A KPF Tower around 200m!

http://www.skyscrapercity.com/showthread.php?t=401827&page=40

February 1, 2011

Shanghai Grand by SOM

The Shanghai Grand Center is located in the heart of Pu Dong, Shanghai’s financial and business district. The project’s concept is one of reciprocal visual connections, while its unique location on Century Boulevard allows impressive views of adjacent surroundings and the wider urban context.

Project Facts

Completion Year: 2010
Site Area: 9,786 m2
Project Area: 100,787 m2
Building Height: 170 m
Number of Stories: 41

Image GalleryImage GalleryImage GalleryImage GalleryImage GalleryImage GalleryImage GalleryImage GalleryImage GalleryImage GalleryImage GalleryImage Gallery

http://www.som.com/content.cfm/shanghai_grand

http://www.skyscrapercity.com/showthread.php?t=401827&page=40

February 1, 2011

BEA FINANCIAL TOWER

Situated in a prominent location within the Lu Jia Zui commercial and financial district of Shanghai’s Pudong, this landmark new tower sits next to Jin Mao and the World Finance Tower. It over looks the Yang-Pu River and therefore highly visible along the Pudong skyline directly from the Bund. At 180m it exudes elegance, refinement and a contemporary aesthetic whilst providing Grade-A office space with an environmentally sensitive design.
The Building footprint responds to the boundary requirements by breaking down the built volumes programmatically into two wedge-shaped entities: A glazed atrium separates the tower from the lowrise; the atrium and the lowrise are staggered volumetrically away from the Towers north-west façade.
The design incorporated environmental strategies (construction and materials) to lessen the impact of solar heat gain during the summer and to limit heat loss through the building envelope during the winter. An isolation analysis was undertaken to establish which façades incur the maximum solar exposure over the year. Optimising city and river views on the North sides whilst minimizing glare required a façade design composed of large areas of glazing with vertical fins that use a surface frit to shade the interior.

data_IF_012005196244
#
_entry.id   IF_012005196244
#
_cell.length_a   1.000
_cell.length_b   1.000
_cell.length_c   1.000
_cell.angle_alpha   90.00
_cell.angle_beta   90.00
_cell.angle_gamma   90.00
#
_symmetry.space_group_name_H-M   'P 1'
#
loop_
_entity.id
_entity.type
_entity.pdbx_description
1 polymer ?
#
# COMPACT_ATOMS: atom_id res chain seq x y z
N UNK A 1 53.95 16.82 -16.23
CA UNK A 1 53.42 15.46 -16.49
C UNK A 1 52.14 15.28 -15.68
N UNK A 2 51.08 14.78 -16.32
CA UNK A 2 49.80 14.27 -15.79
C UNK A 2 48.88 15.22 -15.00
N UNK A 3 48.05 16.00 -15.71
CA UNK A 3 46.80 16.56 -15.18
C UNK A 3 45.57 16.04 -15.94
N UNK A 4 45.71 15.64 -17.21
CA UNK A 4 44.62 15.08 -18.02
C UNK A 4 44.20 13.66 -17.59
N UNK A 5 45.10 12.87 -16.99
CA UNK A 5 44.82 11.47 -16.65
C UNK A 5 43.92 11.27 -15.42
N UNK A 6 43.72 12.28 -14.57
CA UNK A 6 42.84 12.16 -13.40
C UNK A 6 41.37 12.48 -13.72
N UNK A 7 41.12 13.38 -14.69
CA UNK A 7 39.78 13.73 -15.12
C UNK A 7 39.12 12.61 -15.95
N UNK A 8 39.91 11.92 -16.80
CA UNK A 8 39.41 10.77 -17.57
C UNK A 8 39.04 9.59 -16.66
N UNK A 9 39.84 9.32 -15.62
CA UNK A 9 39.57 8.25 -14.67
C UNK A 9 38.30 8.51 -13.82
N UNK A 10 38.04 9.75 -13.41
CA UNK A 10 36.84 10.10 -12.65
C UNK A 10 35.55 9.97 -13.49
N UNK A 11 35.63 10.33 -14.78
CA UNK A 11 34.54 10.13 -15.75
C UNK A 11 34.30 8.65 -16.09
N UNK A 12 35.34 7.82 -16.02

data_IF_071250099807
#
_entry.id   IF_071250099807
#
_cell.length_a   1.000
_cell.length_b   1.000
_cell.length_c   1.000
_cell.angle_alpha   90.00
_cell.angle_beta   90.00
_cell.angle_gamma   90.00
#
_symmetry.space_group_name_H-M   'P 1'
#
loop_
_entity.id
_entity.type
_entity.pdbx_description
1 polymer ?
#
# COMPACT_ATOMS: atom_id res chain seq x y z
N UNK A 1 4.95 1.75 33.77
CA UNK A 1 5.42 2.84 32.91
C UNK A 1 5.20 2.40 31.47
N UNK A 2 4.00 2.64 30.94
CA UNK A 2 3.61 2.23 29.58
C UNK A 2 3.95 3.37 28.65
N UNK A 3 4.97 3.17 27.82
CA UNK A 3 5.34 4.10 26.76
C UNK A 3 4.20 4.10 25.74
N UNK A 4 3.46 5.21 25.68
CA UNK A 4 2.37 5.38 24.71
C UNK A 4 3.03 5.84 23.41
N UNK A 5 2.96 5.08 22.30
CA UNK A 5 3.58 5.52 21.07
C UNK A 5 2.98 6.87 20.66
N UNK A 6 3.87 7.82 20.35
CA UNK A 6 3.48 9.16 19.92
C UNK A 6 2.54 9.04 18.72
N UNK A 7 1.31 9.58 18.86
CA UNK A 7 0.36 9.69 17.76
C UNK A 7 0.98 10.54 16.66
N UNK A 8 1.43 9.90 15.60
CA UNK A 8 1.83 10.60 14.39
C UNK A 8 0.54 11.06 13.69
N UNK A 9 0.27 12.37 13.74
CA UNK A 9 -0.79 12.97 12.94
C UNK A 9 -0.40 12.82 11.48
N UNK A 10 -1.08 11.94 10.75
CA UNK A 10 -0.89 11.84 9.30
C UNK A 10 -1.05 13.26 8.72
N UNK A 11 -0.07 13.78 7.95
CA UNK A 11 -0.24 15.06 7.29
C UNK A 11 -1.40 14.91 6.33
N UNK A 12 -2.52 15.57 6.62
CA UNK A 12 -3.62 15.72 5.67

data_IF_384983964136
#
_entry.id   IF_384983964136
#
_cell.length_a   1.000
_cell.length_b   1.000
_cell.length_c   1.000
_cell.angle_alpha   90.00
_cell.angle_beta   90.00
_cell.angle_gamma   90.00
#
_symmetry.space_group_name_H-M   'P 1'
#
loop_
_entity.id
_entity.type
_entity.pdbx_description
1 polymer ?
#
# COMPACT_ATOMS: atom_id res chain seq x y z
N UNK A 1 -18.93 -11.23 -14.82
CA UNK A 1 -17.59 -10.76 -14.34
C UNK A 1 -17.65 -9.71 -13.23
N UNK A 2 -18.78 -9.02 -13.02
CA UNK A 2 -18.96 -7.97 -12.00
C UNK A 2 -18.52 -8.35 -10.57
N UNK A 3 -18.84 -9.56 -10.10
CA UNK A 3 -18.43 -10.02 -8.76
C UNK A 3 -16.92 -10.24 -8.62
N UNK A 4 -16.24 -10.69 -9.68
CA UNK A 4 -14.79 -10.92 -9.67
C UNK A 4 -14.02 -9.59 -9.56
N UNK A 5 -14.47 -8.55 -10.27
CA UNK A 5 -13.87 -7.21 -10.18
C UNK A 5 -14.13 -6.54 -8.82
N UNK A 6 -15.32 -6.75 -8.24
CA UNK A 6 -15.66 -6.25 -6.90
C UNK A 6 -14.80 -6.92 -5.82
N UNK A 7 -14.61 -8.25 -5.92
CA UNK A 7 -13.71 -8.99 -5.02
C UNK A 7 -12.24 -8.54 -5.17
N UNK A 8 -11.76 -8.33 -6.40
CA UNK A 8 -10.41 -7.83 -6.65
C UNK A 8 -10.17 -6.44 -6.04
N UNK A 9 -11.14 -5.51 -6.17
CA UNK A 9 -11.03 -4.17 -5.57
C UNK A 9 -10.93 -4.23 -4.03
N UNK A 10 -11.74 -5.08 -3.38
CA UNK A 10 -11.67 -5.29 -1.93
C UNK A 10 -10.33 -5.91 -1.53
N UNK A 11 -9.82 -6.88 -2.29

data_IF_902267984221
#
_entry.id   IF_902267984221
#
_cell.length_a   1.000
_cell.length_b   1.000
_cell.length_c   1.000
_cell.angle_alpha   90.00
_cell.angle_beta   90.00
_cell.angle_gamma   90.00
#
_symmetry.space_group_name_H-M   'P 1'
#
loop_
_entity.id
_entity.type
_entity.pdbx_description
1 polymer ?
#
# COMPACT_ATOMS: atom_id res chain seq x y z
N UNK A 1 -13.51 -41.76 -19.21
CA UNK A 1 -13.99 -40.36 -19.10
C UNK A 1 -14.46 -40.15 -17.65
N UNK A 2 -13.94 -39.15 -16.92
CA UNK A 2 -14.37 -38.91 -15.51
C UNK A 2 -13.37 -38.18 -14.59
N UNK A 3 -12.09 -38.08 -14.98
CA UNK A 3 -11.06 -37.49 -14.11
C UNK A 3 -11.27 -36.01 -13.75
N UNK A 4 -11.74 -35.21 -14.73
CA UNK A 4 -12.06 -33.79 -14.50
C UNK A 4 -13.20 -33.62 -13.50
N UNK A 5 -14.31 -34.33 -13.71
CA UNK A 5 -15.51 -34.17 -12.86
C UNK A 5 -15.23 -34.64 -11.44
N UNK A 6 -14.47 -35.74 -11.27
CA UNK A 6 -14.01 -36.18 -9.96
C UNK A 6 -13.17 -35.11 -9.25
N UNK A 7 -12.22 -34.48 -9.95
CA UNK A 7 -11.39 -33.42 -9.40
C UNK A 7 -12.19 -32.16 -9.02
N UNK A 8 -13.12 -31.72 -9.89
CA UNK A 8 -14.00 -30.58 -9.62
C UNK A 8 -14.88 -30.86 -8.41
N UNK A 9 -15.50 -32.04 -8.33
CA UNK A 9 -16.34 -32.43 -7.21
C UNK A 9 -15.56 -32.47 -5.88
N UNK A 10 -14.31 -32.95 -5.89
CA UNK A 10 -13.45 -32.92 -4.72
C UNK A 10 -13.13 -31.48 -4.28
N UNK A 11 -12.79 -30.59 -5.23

2004-2009Client : Gaopeng (Shanghai)

Real Estate DevelopmentLocation : Shanghai

Area : 8,128 m2 / GFA 70,000 m2

http://www.tfpfarrells.com/#/project/GFTS/

Sky garden

PROJECT DATA
Project Name
BEA Financial Tower
Location
66 Garden Shiqiao Road, Pudong, Shanghai, China
Completion
January 2009
Site Area
8,128 m2
Gross Floor Area
70,000 m2
Building Height
180 metres; 40 storeys
Client/Owner
Gaopeng (Shanghai) Real Estate Development Co. Ltd
Architecture Firm
TFP Farrells Limited
Local Design Institute
East China Architectural Design and Research Institute Co. Ltd. (ECADI)
Main Contractor
Shanghai 7th Construction Company Limited
Mechanical & Electrical Engineer
ECADI
Civil & Structural Engineer
ECADI
Images/Photos
TFP Farrells Ltd. (Sketch, renderings and drawings); Paul Dingman (Photos)

http://www.futurarc.com/previous_edition/bea.cfm#

 

February 1, 2011

Edificio de Control CCS del Puerto Exterior de Ferrol | Díaz y Díaz Arquitectos

edificio puerto de ferrol 01

edificio puerto de ferrol 02

edificio puerto de ferrol 03

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CCS Control Building of the Outer Harbour of Ferrol

The building is like the prow of a ship ready to weigh anchor and set sail on the main dam hammer Ferrol port open to the views of the estuary. Objectives: uniqueness and presence, functionality and flexibility, building “intelligent” and “high-tech” economy and easy maintenance.

Project
Multipurpose building of the Port Authority and Control of the Outer Harbour of Ferrol in collaboration with Antonio Desmonts Sierra